We’re Celebrating Banned Books Week

Record numbers of challenges to books in schools, libraries, and book stores across the country were tracked by the American Library Association (ALA) in 2021. Over 729 challenges to materials and services were made, accounting for more than 1,597 individual book challenges or removals.

It’s hard to think of celebrating Banned Books Week when staff in Montana are resigning after bullet-ridden books were returned to the library. Or when a library director in Idaho resigned over the extremism she faced in her community. Libraries are being defunded in Michigan and teachers dismissed in Oklahoma, while fallout from the Don’t Say Gay bill racks Florida and challenged materials are separated from general collections in Texas.

It’s recent cases like those in Virginia, though, and the reality that most challenges don’t result in a ban that give us reason to celebrate Banned Books Week. This week celebrates the freedom to read and shines a spotlight on current and historical attempts to censor books in libraries and schools. By focusing on efforts across the country to remove or restrict access to books, Banned Books Week draws national attention to the harms of censorship.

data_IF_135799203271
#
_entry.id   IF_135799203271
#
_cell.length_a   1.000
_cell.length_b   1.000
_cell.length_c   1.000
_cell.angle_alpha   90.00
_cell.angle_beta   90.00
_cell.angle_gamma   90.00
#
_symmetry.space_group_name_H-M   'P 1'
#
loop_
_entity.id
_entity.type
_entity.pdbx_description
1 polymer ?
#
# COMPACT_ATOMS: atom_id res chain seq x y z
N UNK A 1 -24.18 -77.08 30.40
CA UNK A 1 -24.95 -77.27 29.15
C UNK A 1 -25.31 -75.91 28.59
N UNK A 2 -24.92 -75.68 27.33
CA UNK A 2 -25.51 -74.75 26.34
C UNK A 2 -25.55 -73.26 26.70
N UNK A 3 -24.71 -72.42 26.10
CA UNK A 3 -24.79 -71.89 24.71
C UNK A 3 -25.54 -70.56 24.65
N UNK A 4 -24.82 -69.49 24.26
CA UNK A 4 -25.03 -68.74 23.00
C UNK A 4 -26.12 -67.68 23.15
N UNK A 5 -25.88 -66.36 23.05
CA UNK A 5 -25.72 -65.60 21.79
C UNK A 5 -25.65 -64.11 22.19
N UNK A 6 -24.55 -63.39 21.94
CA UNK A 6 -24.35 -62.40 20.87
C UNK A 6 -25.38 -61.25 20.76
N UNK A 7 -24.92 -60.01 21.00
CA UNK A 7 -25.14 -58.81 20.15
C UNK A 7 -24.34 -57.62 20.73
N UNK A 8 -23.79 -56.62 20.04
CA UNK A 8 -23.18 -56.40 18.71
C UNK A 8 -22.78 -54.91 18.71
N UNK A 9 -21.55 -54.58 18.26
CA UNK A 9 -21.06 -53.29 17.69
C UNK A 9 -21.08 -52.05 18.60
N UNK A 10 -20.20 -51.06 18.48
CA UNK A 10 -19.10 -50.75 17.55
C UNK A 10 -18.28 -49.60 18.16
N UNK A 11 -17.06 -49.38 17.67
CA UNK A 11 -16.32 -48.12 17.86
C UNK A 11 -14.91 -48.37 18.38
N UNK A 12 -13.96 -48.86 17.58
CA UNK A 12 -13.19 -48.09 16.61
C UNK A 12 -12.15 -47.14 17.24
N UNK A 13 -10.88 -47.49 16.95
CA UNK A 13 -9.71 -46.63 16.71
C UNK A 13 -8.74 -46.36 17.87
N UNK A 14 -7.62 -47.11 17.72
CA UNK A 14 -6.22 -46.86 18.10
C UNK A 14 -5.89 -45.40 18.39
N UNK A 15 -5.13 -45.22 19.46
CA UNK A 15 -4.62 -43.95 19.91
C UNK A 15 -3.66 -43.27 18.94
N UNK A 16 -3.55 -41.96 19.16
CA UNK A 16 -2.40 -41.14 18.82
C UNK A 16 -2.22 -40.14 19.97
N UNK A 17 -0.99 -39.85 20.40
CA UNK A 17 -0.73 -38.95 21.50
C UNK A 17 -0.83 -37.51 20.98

For over 40 years, the ALA and libraries have celebrated Banned Books week with displays, read ins, collection highlights, and, more recently, social media campaigns. Follow #BannedBooksWeek on your platform of choice and see what people are saying. Have you read any of the books that have been challenged? Why do you think someone would challenge it? What does it mean to you to hear that someone challenged something you read?

The theme for Banned Books Week 2022 is “Books Unite Us. Censorship Divides Us.” Sharing stories important to us means sharing a part of ourselves. Books reach across boundaries and build connections between readers. Censorship, on the other hand, creates barriers. Banned Books Week is both a reminder of the unifying power of stories and the divisiveness of censorship, and a call to action for readers across the country to push back against censorship attempts in their communities.

The conversation around intellectual freedom, the right to read freely, and censorship is, of course, not limited to this week or to just libraries. Our freedom to read means little without a culture of conversation that allows us to discuss our freedoms openly, work through issues that books raise for our readers, and wrestle with the challenging balance between freedom and responsibility.

Read more about the history of Banned Books Week here and this year’s honorary Banned Books Week Chair here.

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